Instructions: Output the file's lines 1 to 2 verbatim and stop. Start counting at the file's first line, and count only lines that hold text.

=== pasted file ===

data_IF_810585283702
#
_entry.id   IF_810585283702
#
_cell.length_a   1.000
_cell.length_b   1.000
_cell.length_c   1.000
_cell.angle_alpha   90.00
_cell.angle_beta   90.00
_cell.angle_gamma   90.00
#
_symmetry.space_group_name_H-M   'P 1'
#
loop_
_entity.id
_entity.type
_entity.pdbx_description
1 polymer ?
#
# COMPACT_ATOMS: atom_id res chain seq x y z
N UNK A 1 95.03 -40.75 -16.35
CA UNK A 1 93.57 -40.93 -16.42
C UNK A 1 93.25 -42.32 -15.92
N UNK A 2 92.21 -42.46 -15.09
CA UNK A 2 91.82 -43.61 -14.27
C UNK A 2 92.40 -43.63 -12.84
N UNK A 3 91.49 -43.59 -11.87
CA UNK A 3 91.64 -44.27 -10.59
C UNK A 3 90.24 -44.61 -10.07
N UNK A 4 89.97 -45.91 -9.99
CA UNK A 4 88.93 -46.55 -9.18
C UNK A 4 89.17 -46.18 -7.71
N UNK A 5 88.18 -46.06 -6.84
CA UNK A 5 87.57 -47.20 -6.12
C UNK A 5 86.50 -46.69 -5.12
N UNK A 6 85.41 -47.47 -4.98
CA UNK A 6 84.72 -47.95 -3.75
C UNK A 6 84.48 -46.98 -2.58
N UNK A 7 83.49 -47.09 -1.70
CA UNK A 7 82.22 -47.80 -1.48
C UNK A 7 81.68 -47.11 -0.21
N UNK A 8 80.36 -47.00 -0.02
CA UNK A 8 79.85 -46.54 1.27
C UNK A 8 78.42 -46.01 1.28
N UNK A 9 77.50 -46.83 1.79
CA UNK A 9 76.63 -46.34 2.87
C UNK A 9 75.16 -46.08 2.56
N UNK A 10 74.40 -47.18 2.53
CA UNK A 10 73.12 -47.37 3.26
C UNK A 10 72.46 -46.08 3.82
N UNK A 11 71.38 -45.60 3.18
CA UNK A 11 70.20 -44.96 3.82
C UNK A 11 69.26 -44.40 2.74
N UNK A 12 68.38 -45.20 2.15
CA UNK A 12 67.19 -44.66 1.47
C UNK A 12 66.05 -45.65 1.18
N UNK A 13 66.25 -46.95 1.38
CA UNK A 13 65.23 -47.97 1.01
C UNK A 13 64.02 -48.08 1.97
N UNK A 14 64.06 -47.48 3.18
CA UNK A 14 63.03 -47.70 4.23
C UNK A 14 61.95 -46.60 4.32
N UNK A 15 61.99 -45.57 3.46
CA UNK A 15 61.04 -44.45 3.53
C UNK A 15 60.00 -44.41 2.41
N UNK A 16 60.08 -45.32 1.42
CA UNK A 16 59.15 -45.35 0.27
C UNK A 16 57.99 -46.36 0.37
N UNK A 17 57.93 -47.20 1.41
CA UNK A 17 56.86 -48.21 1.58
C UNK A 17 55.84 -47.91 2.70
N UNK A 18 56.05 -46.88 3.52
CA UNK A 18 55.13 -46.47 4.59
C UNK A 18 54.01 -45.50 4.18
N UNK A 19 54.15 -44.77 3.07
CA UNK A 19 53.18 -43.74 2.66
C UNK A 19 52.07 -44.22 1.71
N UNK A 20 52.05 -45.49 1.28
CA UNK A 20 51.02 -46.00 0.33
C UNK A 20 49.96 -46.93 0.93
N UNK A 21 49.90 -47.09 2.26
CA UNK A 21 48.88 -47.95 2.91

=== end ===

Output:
data_IF_810585283702
#